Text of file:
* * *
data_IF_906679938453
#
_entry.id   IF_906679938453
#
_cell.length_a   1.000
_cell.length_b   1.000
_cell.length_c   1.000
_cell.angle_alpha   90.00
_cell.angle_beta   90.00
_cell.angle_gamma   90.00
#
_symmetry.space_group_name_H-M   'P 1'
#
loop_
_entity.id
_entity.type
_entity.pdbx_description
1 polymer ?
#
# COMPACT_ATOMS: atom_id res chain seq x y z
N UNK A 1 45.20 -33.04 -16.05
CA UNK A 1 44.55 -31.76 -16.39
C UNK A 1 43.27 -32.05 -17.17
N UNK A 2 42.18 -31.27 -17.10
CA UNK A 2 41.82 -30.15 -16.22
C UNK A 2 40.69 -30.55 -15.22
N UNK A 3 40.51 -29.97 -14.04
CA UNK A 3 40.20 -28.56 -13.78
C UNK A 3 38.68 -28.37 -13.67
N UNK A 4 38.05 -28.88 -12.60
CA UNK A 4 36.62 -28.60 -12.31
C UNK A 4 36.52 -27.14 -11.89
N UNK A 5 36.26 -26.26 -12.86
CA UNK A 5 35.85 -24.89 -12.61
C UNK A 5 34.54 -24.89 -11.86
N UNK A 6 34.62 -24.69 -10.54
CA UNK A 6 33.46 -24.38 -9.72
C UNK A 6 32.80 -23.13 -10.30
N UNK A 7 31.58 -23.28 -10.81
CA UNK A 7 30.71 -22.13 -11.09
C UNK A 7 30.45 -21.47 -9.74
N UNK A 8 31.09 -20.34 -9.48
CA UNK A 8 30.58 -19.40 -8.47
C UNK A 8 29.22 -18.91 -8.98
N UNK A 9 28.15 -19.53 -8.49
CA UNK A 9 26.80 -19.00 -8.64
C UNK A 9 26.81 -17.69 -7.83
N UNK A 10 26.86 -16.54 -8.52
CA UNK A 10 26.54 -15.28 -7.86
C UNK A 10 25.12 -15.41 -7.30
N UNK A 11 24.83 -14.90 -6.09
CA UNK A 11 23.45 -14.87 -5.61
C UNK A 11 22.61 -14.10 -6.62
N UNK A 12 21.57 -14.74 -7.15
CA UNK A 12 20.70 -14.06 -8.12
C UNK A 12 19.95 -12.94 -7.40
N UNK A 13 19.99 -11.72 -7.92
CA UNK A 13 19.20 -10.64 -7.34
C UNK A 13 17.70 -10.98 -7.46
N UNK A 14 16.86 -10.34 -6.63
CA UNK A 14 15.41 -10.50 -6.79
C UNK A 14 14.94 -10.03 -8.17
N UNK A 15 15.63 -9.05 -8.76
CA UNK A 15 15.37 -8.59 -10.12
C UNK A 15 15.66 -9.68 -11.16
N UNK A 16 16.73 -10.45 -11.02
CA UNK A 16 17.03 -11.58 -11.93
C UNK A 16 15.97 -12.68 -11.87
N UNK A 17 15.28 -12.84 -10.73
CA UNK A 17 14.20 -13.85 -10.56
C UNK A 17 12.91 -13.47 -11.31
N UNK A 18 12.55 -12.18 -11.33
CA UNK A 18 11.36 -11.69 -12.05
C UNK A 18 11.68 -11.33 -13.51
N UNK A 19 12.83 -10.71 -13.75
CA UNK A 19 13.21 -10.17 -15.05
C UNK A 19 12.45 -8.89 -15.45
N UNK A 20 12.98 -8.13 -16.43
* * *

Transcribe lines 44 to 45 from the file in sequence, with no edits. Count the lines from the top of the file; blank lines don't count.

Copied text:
C UNK A 8 29.22 -18.91 -8.98
N UNK A 9 28.15 -19.53 -8.49